Keywords: Keywords: Bar Revenues, Non-smoking Ordinances, Restaurant Revenues
    JEL: I18 K32
    Date: 2009
  5. By: Ungureanu, Carmen (Ecological University); Ragalie, Stefan (Ecological University)
    Abstract: The scarcity of raw material resources at the disposal of the Romanian society, the long crisis of the mining industry, as well as the need for attracting and supporting major foreign investments arouse the specialists' concern to define viable solutions for the sustainable development of the Romanian industry, in general, and mining industry, in particular.
    Keywords: rural; turism
    JEL: A10
    Date: 2009–09–24
  6. By: Silvia Tiezzi
    Abstract: This paper surveys existing approaches and empirical results to estimating the impact of Clean Indoor Air Laws on smoking behaviour, on the one hand, and on the hospitality industry, on the other. The purpose is twofold: first, identifying important gaps, if any, in the literature that could be addressed in future research; second, trying to unfold the reasons of the wide heterogeneity in the results and, as a consequence, to provide an assessment of the reliability of those results. The discussion begins with a look at the recent regulations that motivate the study of the impact of Clean Indoor Air Laws, with a special emphasis on European smoking bans. This is followed by critical reviews of studies and approaches to estimating the economic impact of Clean Indoor Air Laws. We can distinguish between a direct and an indirect effect of anti-smoking regulations: the direct effect on smoking behaviour and the indirect effect on the economic performance of the hospitality industry. The first review assesses those studies and approaches that have focused on the direct impact on smoking behaviour. The second review analyzes estimation of the economic impact on the hospitality industry. At the end of each of the two broad reviews, we summarize a selection of the empirical findings. The fifth section explores methodological differences and problems that may affect the empirical analysis reviewed in the previous sections with the purpose of shedding light on the wide heterogeneity in the empirical findings. The concluding section asks whether the studies reviewed in this paper place us in a better position to assess the economic impact of Clean Indoor Air Laws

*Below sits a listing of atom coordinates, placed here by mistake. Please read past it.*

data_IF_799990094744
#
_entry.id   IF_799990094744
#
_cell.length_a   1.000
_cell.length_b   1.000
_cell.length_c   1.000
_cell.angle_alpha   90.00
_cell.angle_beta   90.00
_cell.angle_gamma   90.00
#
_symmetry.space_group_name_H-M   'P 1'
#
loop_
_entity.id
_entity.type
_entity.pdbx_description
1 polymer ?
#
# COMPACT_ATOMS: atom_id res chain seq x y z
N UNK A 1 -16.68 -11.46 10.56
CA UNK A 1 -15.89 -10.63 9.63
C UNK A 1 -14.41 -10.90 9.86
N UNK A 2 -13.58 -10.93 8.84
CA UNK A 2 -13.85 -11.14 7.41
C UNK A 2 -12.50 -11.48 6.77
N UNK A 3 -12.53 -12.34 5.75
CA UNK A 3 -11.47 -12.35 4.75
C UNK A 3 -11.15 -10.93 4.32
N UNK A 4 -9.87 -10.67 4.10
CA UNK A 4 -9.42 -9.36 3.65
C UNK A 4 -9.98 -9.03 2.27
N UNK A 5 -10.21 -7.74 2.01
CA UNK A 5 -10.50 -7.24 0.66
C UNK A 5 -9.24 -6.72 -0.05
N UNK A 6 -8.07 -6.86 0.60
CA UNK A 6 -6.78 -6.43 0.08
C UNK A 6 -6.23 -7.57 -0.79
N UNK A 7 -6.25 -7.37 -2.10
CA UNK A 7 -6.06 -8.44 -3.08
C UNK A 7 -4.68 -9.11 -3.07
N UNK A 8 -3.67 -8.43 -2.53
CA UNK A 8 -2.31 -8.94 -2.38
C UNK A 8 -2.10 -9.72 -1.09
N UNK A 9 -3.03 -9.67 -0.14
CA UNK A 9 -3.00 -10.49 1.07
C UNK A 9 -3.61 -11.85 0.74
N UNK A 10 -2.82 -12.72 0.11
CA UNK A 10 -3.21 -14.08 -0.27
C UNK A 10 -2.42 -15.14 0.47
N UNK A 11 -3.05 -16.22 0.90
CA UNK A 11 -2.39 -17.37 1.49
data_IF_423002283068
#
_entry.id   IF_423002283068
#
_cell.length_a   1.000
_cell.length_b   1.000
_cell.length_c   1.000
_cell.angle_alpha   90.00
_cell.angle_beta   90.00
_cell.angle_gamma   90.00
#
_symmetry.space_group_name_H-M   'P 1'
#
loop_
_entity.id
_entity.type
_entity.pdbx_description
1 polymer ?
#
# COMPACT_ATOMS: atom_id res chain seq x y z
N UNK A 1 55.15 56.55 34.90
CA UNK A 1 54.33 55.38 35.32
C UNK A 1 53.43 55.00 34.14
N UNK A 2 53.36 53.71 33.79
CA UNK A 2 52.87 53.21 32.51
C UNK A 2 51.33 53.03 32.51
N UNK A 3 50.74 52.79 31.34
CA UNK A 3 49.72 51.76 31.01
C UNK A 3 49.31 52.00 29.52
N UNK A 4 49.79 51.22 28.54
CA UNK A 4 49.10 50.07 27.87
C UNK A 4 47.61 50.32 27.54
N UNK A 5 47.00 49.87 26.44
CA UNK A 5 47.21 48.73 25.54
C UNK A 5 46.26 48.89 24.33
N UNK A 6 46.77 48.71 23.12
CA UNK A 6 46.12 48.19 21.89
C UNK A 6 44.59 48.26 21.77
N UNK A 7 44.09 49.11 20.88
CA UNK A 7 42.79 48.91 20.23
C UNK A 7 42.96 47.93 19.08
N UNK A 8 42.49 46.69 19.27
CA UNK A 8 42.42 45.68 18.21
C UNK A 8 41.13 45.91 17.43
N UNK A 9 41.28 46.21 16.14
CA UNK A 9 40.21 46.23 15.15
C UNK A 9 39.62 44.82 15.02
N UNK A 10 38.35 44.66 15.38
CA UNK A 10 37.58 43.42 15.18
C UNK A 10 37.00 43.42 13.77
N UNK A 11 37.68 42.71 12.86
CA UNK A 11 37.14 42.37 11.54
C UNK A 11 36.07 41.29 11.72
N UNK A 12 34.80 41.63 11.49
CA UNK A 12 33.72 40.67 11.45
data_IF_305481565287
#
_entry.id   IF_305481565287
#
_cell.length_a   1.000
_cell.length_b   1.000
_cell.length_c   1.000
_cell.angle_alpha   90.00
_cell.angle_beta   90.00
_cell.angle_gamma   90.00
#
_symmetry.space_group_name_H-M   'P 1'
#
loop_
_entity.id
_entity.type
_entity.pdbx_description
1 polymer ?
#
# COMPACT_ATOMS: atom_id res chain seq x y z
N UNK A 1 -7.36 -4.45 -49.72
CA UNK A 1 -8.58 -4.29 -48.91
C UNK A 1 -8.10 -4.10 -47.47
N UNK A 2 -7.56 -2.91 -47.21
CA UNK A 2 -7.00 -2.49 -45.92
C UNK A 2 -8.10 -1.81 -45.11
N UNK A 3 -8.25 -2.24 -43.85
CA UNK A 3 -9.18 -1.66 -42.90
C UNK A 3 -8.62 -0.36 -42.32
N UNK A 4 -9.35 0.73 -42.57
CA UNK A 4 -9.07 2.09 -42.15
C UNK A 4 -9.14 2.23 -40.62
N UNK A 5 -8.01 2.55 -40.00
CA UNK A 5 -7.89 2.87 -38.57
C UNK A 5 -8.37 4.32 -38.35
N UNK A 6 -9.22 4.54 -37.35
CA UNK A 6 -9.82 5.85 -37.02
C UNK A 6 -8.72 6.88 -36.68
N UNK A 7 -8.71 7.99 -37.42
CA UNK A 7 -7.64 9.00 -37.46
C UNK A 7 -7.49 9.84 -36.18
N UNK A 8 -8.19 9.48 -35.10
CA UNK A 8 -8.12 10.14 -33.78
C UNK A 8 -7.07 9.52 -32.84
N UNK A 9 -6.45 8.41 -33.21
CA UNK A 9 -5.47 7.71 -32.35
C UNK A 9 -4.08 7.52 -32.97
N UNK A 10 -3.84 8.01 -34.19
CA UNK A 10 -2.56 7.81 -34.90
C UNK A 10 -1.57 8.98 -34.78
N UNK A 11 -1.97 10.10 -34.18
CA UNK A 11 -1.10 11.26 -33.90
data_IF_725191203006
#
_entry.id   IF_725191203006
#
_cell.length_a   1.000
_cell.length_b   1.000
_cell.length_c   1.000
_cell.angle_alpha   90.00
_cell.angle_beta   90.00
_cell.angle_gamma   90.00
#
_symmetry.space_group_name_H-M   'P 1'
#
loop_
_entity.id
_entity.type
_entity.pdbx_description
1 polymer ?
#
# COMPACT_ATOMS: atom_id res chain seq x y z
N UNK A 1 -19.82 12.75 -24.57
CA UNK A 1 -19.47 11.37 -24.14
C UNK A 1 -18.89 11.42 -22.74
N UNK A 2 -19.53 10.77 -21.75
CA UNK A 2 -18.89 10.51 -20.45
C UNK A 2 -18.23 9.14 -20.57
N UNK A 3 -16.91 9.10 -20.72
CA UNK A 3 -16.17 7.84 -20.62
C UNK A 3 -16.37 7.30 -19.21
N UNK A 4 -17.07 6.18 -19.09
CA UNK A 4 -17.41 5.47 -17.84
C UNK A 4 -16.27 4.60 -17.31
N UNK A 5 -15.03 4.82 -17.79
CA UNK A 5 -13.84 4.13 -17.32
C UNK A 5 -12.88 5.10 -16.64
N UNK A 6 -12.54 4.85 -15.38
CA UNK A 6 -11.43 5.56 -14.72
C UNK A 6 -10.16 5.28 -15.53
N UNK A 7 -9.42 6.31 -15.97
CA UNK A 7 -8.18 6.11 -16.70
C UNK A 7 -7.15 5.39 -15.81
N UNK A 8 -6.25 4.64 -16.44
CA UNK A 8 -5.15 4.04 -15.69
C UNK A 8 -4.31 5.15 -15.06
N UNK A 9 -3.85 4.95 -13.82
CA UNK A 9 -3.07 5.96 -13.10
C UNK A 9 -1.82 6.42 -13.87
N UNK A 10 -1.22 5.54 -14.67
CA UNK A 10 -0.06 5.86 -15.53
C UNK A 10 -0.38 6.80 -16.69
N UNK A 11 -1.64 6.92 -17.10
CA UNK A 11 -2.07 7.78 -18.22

Keywords: smoking bans, smoking participation, smoking consumption
    JEL: I18 K32
    Date: 2009–09
  7. By: Amavilah, Voxi Heinrich
    Abstract: There is sufficient microeconomic evidence that holidays are important to economic life. Is there similar support at the macroeconomic level? This exploratory paper uses a simple approach to assess the impacts of holidays on the economic growth rates of 182 nations in 2002. It finds that the human development level has a larger effect on economic growth rate than holidays. At the aggregate level holidays affect economic growth positively, but in a statistically insignificant way. For example, increasing by one day the number of holidays per year adds 0.30% to annual growth rate. Unlike non-religious holidays, religious holidays, whether Christian or non-Christian, affect economic growth negatively. The results are meaningful, yet statistically weak insofar as their explanatory power is only around 20%. They suggest that instruments for holidays, such as total sales revenue during holidays ,or something, other than the number of holidays, may be better explanatory variables. One can think of any number of fixes like remodeling the problem, choosing alternative estimators and/or functional forms. For now, those fixes belong to future efforts.
    Keywords: Holidays; economic growth; Madonna; human development index (HDI)
    JEL: C51 O47 E13 C21 D60
    Date: 2009–09–12